Teamwork

Baby Lock Tech is Tacony Corporation’s largest annual dealer event.  Several hundred of the best sewing machine retailers from all across the country attend to see new items, meet their fellow dealers, and to attend presentations to learn the latest sewing techniques and ways to improve their businesses.  This year’s event took place over the last four days here in St. Louis.

While we do our very best to provide our business partners with the latest and best information, we learn a lot from them, too.  Over the next few days, I’m going to share some of the things that I learned from our dealers.  Please keep this in mind.  With some exceptions, retailing is retailing.  What works for a sewing machine retailer will work just as well for any other merchant.  One of the values of working with a diversified company like Tacony Corporation is that we can be a conduit to pass valuable information from one of our industries to another.

Ron Gattinella operates Close to Home, a four-store chain located in New England.  He gave a presentation at Baby Lock Tech on family businesses.  We’ll have more on that later, but for today we wanted to share an interesting analogy that Ron used in discussing teamwork. 

Soccer1
As a former coach, he knows quite a bit about soccer. As he points out, soccer is a very different game from baseball, or football (the American kind), or basketball.  In those sports, someone is constantly telling the players what to do or where to go.  The players build their skills in practice but the manager or coach drives the strategy while the game is being played.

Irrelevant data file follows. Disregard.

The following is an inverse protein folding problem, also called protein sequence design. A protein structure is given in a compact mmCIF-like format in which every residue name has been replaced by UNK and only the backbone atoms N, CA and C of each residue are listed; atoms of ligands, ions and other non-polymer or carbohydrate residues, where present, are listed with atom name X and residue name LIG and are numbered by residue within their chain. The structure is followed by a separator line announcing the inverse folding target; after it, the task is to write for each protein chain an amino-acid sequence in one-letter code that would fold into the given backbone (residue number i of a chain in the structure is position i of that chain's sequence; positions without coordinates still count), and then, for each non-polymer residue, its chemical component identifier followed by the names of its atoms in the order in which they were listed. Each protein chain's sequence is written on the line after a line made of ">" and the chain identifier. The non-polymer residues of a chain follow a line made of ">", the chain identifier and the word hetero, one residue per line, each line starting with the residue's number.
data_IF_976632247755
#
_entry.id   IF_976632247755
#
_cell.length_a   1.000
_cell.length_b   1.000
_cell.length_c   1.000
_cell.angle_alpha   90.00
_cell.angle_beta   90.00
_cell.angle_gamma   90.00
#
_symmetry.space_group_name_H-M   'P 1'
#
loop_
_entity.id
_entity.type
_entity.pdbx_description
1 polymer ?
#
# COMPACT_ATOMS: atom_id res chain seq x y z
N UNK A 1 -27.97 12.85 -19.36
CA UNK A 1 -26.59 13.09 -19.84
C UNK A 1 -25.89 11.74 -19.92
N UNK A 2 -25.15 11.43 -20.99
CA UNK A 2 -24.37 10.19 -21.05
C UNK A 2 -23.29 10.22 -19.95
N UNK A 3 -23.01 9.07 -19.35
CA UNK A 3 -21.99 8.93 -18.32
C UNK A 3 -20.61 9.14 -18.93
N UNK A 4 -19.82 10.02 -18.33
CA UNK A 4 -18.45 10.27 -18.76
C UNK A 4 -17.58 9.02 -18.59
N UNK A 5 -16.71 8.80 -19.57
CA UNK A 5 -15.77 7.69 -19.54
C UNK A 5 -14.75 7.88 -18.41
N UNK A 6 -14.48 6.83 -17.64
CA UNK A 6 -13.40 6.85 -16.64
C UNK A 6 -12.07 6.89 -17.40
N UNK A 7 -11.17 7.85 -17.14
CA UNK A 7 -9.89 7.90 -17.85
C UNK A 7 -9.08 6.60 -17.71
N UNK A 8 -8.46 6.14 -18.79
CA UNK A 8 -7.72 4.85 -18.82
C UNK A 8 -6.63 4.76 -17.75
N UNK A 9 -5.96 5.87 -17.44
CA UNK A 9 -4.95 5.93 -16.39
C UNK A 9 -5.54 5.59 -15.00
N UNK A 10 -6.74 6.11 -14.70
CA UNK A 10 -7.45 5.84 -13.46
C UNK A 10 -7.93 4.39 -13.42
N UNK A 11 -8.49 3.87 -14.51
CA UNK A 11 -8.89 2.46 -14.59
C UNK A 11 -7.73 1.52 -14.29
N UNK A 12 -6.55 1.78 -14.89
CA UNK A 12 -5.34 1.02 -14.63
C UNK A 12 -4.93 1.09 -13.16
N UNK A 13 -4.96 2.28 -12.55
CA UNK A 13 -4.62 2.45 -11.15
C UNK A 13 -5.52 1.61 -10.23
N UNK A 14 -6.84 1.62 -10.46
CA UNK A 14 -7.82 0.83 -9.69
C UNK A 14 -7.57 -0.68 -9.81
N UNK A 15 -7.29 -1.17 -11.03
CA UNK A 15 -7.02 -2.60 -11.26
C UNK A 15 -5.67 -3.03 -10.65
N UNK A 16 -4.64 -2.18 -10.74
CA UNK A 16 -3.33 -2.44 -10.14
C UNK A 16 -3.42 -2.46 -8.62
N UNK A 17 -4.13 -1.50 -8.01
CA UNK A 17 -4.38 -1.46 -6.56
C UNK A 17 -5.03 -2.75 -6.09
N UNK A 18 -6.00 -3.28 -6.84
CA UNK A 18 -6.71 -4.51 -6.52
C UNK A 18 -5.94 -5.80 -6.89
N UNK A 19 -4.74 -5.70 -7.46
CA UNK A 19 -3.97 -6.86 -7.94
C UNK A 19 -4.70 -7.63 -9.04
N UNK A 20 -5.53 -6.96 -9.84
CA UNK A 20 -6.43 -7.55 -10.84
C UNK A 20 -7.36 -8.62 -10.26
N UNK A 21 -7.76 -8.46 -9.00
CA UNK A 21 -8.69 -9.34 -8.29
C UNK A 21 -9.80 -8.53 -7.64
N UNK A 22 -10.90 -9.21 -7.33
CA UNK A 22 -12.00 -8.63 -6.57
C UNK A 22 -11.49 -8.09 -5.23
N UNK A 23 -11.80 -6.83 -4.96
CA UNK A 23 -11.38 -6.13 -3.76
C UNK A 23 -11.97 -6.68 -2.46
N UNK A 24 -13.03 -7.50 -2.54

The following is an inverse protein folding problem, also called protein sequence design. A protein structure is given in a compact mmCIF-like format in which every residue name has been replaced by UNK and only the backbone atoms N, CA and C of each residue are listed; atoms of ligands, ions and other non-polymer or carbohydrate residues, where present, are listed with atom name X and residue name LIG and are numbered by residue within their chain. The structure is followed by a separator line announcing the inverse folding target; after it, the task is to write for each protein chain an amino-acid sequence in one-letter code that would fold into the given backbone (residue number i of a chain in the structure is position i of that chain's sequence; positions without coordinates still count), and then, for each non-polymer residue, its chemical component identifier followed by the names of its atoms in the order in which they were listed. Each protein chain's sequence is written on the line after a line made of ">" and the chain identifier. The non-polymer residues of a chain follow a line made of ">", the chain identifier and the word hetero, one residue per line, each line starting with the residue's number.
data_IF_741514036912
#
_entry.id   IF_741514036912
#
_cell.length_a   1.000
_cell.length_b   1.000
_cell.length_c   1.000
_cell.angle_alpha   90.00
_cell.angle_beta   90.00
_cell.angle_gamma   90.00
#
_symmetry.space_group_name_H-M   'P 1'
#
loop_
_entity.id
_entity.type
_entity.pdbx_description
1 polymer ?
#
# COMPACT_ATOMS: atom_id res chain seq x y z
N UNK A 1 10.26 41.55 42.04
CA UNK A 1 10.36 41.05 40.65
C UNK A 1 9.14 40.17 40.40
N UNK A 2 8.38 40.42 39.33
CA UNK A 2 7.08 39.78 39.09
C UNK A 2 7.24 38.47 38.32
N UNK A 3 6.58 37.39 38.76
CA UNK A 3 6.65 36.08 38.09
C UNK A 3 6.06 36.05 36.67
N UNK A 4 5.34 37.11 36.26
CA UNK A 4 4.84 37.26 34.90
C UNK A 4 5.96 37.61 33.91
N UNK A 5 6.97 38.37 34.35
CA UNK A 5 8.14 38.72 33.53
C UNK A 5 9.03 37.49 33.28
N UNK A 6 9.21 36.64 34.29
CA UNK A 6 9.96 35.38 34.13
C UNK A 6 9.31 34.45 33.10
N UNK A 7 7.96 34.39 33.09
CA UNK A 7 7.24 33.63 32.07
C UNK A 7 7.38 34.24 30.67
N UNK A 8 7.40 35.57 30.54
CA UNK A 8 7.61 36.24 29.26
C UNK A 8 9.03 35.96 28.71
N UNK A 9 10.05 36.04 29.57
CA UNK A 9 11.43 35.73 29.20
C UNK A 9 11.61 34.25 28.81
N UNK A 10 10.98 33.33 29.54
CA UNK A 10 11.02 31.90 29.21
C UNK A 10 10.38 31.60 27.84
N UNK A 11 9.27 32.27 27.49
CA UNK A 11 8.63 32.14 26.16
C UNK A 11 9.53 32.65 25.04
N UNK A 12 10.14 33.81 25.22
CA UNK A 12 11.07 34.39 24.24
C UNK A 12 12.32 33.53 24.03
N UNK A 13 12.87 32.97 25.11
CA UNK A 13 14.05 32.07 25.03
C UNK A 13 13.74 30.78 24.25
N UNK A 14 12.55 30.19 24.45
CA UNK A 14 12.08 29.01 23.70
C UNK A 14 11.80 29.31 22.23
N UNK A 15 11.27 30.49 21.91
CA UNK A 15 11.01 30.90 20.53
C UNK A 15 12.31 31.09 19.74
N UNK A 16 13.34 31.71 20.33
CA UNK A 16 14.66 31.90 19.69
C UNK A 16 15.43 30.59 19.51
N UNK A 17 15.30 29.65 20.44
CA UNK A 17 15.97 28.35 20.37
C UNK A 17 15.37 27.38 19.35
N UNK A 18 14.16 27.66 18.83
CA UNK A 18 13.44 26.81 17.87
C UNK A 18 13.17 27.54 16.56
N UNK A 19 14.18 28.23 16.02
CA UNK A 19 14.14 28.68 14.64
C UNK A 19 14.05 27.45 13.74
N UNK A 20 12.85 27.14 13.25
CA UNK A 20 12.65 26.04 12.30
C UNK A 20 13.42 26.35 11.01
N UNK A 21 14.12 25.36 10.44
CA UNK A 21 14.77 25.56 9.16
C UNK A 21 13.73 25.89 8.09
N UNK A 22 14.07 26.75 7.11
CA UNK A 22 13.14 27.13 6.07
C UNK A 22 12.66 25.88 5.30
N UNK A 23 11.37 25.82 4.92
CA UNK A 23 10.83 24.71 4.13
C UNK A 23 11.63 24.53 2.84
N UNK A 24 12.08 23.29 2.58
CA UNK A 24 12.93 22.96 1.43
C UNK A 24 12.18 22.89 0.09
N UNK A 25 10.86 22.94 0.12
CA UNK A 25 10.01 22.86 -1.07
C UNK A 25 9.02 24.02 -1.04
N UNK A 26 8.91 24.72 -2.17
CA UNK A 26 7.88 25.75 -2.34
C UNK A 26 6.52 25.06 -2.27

Soccer is different.  The game rarely stops.  The field is very large.  While you see a lot of coaches yelling from the sidelines, the flow of the game is basically up to the players.  If you watch an international match on television you’ll notice that the manager is located well away from the field.  The laws of the game actually prohibit coaching from the sidelines.

There are players who can shoot; players who can pass; players who can defend; and one goalkeeper who’s the last line of defense.  A team of eleven goal scorers would be in a lot of trouble.  No good coach would ever put his best shooter on defense or his best play maker in goal.

The soccer coach’s job is to recognize each player’s abilities and put him or her in the right position.  In practice the team works on those basic skills and on game strategy.  It’s at practice that the real coaching happens.  Eleven good players, each playing a position that utilizes his/her best skills and with a good knowledge of the flow of the game is going to win a lot of games.

Hopefully you see where Ron’s going with this.  The same qualities that make a good soccer team make a good retail team.  Just like a soccer coach, a good retail manager recognizes his people’s skills and puts them in a position that uses those skills to their best advantage.  He works with each player to develop their talents before they get into the game.  When the customer comes into the store, when the game is on, that’s when skill and training show themselves.  We all learn from our experience, but we have to be prepared to play the game.

Here’s an interesting quote:

"When a group of individuals becomes a ‘we’, a harmonious whole, then the highest is reached that humans as creatures can reach.

Come back tomorrow to find out who said it.

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